Ok, I am pretty new to wordpress, and I have been reading a lot of the documentation online and testing things out on my own blog. I have just run into a couple of general questions.

At first glance for a newb editing the PHP is a little over-whelming. Different themes have different files. There is a whole list of functions that I need to get used to. I started to fret because I wasn't sure where to start if I wanted to make simple tweaks to a post, a page etc.

I have been reading a lot of the documentation of how Wordpress is structured and how wordpress posts get populated, so I'm starting to understand a little better, but I still have a question.

I have tried installing a few plugins and some cases I noticed that after I switched themes, the plugin didn't work. In cases like that, do I need to edit the PHP files of the theme to make the plugin work? Or am I missing settings somewhere.

Any assistance or explanation would be greatly appreciated.

  • Hey thanks for the responses, I appreciate it very much – kdub Jun 28 '11 at 15:01

A plugin in WP is a concept more related to user friendly packaging of code, rather than mechanics of code itself.

I don't want to overly confuse you, but in practice plugin can act like a theme and theme can perform functions common to plugins. Just be aware that these things are more about semantics then code.

When dealing with plugins that interact with theme output it's important to remember that only way they can accomplish that is by using hooks. Theme is strongly expected to make a number of generic function calls (such as wp_head() and wp_footer()) that set up important hooks and use template tags that come with hooks of their own.

So the most likely reason that plugin fails with specific theme is that theme is of poor quality or very outdated and doesn't provide hooks that plugin requires. There is no generic solutions to this - it entirely depends on specifics of concrete theme and plugins how/if they can be fixed to work together if they don't.

  • If one switches Themes, and a Plugin "stops working", I would say that, 99% of the time, the culprit is the Theme not providing appropriate hooks - usually through the omission of wp_head(), wp_footer(), or comment_form(). – Chip Bennett Jun 28 '11 at 13:57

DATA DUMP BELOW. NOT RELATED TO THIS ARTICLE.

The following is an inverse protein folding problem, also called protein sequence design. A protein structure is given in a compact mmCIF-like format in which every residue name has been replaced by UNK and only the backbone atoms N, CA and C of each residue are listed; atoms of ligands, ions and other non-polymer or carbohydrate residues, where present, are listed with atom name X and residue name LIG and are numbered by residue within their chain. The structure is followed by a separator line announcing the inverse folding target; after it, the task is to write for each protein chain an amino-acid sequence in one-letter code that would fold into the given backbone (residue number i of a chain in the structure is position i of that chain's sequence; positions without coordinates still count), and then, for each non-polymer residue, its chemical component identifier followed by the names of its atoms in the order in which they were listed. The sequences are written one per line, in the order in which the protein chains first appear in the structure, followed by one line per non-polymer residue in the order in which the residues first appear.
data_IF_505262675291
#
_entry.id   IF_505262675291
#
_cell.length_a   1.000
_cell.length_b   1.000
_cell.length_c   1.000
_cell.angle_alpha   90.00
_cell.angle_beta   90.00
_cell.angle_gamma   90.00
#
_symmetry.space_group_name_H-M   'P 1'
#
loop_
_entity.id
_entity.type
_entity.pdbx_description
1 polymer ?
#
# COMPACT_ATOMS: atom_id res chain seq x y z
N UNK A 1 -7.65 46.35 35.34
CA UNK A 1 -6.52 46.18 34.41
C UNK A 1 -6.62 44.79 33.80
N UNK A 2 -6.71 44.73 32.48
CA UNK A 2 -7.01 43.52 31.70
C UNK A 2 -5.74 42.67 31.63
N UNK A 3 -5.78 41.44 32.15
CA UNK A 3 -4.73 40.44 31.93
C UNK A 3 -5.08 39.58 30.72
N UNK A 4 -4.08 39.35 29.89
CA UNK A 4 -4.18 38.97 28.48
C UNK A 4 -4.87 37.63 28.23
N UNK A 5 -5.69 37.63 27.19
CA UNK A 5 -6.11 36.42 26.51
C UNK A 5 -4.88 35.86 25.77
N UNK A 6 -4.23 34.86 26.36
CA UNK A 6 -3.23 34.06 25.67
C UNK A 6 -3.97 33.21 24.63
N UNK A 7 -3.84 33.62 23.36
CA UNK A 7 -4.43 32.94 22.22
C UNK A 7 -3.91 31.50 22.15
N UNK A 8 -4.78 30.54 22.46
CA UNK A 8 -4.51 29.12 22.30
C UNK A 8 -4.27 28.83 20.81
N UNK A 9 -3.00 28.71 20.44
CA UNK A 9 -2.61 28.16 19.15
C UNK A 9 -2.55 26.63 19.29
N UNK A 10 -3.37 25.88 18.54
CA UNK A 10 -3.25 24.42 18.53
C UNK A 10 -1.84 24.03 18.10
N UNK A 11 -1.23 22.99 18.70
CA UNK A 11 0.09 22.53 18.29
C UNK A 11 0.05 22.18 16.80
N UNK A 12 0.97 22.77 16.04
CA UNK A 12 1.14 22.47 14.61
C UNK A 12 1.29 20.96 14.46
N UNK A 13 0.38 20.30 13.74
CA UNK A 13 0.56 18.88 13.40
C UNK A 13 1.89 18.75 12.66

Switching themes can sometimes reset plugin and widget settings - which is one reason why the plugins would stop working when themes are switched. Second reason for a plugin not working is a poorly written theme that is missing wp_head(), or wp_foot() calls.

My recommendation for understanding WordPress better is to create your own dummy theme from scratch. Along the way you'll gain more understanding in a controlled, linear fashion.

See http://codex.wordpress.org/Theme_Development

There are many documents on the web describing how this is done, but, the one thing you should focus on is the simplest version.

  1. create a folder mytheme <- funny that it's a step
  2. create a file mytheme/style.css
  3. create a file mytheme/index.php

Just those two files can technically make wordpress work in its entirety, if the theme is coded properly [wp_head(), wp_foot() hooks, etc...].

If you start from a very, very simplified theme and start viewing content through it and different aspects of it - archives, categories, etc, you'll gain actual appreciation for specialized theme files.

A single index.php can get bloated and confusing (many if statements - such as is_home(), is_category(), etc, exception) which is why WP has a method to split off routines into individual files in a very structured and predictable manner.

Print this graph out: http://codex.wordpress.org/images/1/18/Template_Hierarchy.png

WP will basically check whether a specialized theme file exists (home.php, for example). If it does, it'll include it when needed. Otherwise, it'll default to a theme's index.php.

It gets a bit more complex from that point, but, I think that you typically can't understand the process unless you crawl along its evolutionary steps.

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